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Stranger in a Strange Land
INTELLECTUM VERO VALDE AMA
Greatly love the intellect
"Centrism" doesn't appear in James Moore's roll call of nineteenth-century isms (see "Darwinism Gone to Seed,"), nor did the word appear in the first edition of the Oxford English Dictionary. There was an entry for "Centrist," defined as "a member of the Centre Party (France)," though the first usage citation, from the Daily News in 1872, suggests a broader application: "That weak-kneed congregation who sit in the middle of the House and call themselves 'Centrists.'" Books & Culture, alas, doesn't possess the up-to-date digital version of the OED (philanthropic readers, please take note: if given this resource, we would use it), but my now superseded first volume of the supplement, from the 1970s, does include an entry for "centrism," defined as "a middle position between extreme views," with first usage in 1935.
Centrism is a peculiarism, then, with a fluid identity. In politics, it often takes the form of handwringing over partisanship, as Ashley Woodiwiss shows in "Democracy Agonistes". Whereas James Q. Wilson and Edward Banfield began their classic study, City Politics (1966), with the frank acknowledgment that "politics arises out of conflicts, and it consists of the activities—for example, reasonable discussion, impassioned oratory, balloting, and street fighting—by which conflict is carried on," centrists claim to transcend partisanship, all the while painting their opponents as "extremists."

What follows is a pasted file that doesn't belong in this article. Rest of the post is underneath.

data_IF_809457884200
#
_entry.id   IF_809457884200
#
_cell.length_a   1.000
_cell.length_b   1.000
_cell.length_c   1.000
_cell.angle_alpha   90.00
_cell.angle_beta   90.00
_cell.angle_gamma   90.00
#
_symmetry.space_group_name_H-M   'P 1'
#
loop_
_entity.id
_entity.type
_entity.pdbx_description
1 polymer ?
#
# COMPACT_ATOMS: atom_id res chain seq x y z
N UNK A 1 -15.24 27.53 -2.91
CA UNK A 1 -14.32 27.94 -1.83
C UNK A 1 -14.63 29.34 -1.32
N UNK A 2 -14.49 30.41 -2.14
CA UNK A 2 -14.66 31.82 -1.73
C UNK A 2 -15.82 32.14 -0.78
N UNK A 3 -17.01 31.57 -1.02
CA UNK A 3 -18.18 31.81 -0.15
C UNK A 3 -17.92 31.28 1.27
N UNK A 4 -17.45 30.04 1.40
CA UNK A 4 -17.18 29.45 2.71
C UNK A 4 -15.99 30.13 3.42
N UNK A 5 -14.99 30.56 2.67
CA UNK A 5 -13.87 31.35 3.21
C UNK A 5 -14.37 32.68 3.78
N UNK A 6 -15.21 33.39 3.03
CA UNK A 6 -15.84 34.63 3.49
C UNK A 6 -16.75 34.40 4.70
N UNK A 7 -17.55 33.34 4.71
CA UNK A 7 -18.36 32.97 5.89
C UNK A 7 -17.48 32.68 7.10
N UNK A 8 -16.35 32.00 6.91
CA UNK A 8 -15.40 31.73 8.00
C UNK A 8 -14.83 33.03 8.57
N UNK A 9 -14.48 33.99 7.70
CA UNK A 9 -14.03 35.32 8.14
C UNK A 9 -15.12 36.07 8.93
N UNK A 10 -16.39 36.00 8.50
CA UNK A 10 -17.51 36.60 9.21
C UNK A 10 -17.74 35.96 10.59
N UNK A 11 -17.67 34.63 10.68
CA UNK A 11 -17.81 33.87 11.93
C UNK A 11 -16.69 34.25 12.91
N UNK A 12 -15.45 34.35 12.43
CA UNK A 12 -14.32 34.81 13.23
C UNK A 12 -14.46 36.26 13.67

The battle over who gets to define the theological center is even more intense. As Michael Horton observes ("Who's Got the Center?"), "the 'center' is not innocent. It is a real place on the map, which demands that all 'others' be related to it as margins to the mainstream." One such attempt at defining the center—of evangelicalism—was "The Gospel Statement" first published in the June 14, 1999 issue of Christianity Today magazine, the subject of the exchange in this issue of B&C between ...